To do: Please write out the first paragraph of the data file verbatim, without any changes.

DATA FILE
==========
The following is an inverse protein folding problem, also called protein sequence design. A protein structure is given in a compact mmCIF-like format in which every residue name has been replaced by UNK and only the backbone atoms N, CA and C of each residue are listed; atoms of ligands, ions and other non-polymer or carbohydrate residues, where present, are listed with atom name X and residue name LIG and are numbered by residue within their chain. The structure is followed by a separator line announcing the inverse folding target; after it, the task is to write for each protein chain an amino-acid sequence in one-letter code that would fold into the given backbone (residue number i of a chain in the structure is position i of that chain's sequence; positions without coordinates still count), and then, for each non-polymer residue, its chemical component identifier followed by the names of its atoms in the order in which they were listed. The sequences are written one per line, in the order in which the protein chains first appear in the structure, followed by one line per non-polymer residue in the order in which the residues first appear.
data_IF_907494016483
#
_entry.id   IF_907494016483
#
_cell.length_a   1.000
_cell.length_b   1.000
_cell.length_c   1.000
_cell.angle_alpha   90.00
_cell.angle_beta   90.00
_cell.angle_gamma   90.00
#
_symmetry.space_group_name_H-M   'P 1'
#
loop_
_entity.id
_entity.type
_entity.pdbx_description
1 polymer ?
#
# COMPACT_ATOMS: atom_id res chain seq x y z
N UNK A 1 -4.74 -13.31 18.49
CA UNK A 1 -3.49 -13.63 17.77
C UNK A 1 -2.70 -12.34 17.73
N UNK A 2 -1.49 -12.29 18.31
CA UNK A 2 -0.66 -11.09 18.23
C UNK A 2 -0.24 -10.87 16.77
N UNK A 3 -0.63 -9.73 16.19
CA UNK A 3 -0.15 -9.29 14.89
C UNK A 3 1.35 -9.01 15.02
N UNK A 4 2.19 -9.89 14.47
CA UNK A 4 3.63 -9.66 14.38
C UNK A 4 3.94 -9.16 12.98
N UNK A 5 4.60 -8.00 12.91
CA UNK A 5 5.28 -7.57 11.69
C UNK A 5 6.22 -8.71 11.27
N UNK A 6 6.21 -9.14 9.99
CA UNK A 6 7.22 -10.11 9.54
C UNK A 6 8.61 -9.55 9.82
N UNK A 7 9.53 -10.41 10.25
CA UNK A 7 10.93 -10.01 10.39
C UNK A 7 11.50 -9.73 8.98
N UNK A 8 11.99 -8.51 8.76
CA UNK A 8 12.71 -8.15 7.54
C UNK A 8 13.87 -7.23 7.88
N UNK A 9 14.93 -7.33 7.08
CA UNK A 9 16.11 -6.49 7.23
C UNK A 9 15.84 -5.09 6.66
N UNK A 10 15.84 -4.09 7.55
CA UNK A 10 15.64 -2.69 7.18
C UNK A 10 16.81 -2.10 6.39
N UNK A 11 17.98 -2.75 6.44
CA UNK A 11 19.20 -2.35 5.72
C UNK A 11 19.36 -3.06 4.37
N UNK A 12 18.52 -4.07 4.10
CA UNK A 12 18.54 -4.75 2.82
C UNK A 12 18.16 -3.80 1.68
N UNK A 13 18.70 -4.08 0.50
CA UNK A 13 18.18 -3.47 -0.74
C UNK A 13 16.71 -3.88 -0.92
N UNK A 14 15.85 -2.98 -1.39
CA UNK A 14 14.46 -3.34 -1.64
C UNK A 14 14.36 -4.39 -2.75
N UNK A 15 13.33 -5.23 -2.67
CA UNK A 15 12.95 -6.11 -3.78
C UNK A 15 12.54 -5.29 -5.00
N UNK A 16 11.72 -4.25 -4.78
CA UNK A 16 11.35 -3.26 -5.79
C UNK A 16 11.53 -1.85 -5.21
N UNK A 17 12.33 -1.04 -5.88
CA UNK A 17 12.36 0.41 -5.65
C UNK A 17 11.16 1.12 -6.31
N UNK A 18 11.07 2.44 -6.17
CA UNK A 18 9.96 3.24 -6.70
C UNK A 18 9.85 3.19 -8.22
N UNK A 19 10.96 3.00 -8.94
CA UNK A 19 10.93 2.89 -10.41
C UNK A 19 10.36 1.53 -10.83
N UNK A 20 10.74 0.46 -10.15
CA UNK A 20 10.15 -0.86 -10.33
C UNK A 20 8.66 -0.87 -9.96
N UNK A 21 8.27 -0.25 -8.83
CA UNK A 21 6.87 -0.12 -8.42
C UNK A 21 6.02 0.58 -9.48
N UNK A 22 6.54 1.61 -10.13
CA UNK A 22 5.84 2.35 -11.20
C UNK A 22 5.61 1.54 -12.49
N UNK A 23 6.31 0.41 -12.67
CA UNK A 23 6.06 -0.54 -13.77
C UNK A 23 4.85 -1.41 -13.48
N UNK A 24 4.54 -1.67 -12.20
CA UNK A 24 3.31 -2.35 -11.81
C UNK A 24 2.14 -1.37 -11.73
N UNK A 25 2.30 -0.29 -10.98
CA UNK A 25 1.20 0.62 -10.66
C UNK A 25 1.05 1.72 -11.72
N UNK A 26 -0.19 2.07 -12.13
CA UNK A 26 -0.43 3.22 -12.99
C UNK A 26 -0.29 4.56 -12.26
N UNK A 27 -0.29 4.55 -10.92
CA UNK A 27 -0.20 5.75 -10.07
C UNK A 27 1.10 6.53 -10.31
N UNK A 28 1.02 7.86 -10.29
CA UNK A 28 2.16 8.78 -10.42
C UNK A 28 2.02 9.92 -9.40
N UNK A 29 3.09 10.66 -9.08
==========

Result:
The following is an inverse protein folding problem, also called protein sequence design. A protein structure is given in a compact mmCIF-like format in which every residue name has been replaced by UNK and only the backbone atoms N, CA and C of each residue are listed; atoms of ligands, ions and other non-polymer or carbohydrate residues, where present, are listed with atom name X and residue name LIG and are numbered by residue within their chain. The structure is followed by a separator line announcing the inverse folding target; after it, the task is to write for each protein chain an amino-acid sequence in one-letter code that would fold into the given backbone (residue number i of a chain in the structure is position i of that chain's sequence; positions without coordinates still count), and then, for each non-polymer residue, its chemical component identifier followed by the names of its atoms in the order in which they were listed. The sequences are written one per line, in the order in which the protein chains first appear in the structure, followed by one line per non-polymer residue in the order in which the residues first appear.